A general wishes to capture a fortress located in the center of a country. There are many roads radiating outward from the fortress. All have been mined so that while small groups of men can pass over the roads safely, any large force will detonate the mines. A full- scale direct attack is therefore impossible. The general’s solution is to divide his army into small groups, send each group to the head of a different road, and have the groups converge simultaneously on the fortress.

The control group is the group that only solved the problem, without first reading the military scenario. It should come as no surprise that those who read the military scenario were more likely do identify the multi-ray solution when faced with the radiation scenario. I think this is an example of priming: the military scenario plants in the participants’ minds the seeds of the idea of attacking the tumour from multiple simultaneous directions via the analogy to multiple smaller military forces each coming from a different road.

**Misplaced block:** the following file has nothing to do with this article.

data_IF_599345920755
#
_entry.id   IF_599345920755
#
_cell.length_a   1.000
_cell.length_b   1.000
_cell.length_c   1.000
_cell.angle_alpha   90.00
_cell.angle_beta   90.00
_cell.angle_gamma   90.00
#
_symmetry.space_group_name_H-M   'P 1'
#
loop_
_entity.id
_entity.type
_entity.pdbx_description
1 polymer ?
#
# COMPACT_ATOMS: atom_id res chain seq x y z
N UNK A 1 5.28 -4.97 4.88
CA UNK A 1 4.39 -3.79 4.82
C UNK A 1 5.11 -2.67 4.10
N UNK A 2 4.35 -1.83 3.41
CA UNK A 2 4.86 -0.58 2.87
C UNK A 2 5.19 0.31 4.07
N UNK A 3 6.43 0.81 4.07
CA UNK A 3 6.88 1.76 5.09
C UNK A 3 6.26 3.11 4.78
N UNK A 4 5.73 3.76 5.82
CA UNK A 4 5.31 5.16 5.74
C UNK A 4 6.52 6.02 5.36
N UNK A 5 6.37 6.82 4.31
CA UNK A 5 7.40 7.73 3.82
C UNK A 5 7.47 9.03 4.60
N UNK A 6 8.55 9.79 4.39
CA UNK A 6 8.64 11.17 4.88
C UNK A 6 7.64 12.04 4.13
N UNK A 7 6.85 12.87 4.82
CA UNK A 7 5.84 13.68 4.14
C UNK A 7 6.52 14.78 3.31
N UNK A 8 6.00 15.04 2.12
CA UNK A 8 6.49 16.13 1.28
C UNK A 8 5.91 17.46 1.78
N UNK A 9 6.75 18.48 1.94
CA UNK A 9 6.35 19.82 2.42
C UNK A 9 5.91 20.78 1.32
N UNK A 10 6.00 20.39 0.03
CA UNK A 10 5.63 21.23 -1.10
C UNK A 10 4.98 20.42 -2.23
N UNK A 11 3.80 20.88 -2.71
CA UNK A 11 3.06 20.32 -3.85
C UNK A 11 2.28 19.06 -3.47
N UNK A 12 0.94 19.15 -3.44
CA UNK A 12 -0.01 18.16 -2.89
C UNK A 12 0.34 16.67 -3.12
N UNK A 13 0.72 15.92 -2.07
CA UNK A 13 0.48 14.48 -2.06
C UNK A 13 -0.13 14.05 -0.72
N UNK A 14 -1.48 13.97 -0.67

While this constitutes are reasonable verification of the notion that analogies can play an important role in design ideation, I think there are experimental shortcomings here that could be addressed methodologically, and that in any case there are some important implications for the execution of design ideation in practice.

It’s important to keep in mind a fundamental imperfection of the entire experiment. In practice, an individual faced with the radiation problem would obviously (a) be a medical professional (i.e., a person having particular expertise uncommon in the population at large about cancers and their treatment), and (b) have access to a significant body of knowledge – including the expertise of others – about the “ray” machine itself.  Butchers, accountants, and engineers would unlikely be solving this kind of problem in “real life.”